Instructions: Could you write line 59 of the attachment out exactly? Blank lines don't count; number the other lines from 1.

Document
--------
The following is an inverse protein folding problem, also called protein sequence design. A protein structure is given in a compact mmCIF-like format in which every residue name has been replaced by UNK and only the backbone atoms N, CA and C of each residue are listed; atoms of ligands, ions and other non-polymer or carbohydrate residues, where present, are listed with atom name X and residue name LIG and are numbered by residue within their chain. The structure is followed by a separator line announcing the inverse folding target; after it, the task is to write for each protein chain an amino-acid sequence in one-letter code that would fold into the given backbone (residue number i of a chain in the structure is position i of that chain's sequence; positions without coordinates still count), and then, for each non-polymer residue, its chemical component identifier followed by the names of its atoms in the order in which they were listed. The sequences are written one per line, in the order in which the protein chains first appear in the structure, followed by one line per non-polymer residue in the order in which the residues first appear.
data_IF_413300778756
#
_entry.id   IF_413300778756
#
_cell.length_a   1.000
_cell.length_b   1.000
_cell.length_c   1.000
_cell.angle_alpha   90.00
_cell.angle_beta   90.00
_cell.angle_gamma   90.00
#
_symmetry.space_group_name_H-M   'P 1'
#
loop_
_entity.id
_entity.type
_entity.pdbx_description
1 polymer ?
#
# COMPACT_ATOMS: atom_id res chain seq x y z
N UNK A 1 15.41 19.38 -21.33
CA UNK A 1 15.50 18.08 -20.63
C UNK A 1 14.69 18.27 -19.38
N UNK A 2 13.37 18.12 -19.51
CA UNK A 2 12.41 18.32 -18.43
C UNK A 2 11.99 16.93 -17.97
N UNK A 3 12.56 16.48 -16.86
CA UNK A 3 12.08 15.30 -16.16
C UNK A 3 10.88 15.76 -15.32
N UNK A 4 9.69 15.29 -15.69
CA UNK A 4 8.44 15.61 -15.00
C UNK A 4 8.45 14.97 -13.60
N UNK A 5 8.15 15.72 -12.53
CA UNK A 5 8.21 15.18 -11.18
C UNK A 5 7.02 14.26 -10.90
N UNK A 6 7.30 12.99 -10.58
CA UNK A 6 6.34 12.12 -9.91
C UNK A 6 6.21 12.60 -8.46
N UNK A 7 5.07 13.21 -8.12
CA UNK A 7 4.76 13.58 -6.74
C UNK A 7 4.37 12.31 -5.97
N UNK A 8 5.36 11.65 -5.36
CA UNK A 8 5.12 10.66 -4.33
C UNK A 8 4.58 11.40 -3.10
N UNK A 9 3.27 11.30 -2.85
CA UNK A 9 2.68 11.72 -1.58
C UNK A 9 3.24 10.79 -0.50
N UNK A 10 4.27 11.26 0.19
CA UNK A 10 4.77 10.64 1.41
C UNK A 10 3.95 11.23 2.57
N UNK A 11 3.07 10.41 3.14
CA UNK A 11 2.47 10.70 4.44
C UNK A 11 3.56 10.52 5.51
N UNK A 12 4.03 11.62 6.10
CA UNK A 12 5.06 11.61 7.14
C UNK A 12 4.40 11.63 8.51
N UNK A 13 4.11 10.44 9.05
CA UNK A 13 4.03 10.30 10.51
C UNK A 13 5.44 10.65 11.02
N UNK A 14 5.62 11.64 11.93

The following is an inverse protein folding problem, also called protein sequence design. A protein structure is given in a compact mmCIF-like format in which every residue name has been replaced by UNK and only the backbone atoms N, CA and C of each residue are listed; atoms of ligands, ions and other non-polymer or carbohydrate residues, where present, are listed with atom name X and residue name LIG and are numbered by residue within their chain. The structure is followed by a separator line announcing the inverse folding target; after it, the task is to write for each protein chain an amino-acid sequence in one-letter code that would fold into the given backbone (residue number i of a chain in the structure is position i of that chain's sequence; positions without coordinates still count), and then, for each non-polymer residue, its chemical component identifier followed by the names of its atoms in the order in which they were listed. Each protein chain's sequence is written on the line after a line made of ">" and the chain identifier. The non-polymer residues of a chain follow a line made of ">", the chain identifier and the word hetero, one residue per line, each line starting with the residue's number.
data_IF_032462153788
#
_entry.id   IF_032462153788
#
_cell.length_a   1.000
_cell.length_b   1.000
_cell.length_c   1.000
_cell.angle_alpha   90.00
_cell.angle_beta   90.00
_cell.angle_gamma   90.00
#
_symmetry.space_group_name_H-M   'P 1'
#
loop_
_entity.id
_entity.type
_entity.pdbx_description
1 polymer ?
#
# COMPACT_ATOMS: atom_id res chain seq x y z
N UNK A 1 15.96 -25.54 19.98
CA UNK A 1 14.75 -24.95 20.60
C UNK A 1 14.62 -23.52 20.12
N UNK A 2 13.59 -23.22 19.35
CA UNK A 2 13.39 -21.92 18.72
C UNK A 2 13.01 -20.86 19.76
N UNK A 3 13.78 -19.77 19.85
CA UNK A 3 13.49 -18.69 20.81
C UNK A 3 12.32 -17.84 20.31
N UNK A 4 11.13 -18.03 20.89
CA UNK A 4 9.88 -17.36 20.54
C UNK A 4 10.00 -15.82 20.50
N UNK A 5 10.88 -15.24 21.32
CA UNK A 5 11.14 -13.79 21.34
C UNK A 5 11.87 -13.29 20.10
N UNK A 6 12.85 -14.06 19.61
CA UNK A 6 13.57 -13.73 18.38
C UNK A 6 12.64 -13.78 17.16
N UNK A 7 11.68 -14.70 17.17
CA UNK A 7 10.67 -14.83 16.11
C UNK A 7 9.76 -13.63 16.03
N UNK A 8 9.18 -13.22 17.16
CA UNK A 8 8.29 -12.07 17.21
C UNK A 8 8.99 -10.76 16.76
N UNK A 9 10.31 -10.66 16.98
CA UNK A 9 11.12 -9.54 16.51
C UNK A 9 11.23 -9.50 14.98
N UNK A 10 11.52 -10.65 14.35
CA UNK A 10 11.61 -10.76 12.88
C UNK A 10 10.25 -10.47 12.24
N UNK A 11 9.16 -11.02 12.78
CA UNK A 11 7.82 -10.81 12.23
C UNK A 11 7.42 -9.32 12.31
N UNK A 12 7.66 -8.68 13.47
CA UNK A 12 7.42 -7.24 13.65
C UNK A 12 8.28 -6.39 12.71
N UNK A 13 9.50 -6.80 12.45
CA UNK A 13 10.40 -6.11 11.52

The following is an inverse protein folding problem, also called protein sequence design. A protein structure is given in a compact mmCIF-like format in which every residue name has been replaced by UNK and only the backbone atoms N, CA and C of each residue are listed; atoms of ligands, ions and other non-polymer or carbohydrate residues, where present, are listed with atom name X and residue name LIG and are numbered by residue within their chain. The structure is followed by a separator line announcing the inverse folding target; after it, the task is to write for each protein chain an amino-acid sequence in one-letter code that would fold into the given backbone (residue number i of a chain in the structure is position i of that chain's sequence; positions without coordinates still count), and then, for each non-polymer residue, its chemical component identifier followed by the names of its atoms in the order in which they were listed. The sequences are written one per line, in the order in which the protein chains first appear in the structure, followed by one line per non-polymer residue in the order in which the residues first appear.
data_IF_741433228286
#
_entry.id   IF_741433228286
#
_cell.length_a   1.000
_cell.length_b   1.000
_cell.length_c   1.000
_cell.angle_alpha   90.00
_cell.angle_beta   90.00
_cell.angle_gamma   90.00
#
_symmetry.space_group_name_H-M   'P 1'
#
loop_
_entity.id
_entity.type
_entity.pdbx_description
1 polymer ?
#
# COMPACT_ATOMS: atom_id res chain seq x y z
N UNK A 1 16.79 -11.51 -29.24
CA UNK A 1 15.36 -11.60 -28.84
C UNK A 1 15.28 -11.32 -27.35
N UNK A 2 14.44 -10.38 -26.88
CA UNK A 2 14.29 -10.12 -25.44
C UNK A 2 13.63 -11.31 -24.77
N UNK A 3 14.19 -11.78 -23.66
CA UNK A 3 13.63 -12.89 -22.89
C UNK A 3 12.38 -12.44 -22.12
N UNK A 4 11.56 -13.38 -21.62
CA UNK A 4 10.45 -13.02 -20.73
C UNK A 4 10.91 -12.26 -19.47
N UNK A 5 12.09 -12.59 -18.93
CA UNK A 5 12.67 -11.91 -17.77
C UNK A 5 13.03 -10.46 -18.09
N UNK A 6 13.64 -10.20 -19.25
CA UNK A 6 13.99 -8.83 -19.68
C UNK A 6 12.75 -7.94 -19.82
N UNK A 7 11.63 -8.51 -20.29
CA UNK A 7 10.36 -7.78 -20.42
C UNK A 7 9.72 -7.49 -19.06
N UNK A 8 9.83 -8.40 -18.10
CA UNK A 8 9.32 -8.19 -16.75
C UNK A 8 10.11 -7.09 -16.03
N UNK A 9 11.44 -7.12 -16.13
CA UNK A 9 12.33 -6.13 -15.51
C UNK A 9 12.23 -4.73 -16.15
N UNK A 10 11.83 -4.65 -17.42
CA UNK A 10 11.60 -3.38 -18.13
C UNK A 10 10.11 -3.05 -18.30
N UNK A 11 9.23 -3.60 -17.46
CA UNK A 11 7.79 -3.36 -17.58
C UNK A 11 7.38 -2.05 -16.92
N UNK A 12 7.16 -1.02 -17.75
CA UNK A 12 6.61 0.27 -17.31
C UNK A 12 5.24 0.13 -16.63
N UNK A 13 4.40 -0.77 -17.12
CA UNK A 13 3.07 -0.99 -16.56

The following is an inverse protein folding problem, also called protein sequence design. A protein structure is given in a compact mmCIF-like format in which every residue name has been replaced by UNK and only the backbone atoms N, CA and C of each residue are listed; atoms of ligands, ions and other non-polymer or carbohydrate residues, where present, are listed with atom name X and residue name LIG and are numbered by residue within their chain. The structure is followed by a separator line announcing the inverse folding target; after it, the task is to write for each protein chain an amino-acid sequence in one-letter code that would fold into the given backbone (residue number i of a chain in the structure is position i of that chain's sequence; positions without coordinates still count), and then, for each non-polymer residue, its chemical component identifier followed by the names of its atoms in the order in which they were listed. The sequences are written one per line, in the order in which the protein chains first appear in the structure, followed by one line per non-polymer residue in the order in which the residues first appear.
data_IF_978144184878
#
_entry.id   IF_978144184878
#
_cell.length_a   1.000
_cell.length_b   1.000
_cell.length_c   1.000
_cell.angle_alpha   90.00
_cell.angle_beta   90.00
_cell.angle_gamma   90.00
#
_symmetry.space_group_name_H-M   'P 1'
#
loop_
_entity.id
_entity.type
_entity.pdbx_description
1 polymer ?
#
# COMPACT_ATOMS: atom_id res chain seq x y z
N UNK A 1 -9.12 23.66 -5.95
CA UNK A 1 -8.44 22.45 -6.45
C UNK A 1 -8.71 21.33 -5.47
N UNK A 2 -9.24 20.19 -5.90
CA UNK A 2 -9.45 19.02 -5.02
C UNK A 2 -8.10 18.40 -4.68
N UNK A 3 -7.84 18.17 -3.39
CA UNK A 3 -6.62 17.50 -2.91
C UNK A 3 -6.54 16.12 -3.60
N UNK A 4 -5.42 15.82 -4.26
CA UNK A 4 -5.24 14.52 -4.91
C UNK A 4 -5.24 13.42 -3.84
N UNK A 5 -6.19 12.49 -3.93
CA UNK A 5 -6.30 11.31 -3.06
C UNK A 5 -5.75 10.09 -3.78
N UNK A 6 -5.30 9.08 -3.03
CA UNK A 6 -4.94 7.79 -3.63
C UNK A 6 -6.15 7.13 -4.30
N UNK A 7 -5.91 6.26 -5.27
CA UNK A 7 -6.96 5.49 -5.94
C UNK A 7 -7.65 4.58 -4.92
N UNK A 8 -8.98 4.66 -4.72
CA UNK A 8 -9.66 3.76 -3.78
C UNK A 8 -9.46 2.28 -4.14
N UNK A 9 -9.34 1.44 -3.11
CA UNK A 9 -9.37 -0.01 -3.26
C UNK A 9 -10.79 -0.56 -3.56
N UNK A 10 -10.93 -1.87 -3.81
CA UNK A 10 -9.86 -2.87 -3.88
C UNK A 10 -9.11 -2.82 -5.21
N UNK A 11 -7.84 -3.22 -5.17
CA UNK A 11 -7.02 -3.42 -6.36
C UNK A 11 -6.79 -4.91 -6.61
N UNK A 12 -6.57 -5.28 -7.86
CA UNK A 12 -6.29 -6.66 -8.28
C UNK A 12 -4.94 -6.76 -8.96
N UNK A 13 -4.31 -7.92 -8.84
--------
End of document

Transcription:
CA UNK A 13 4.03 10.30 10.51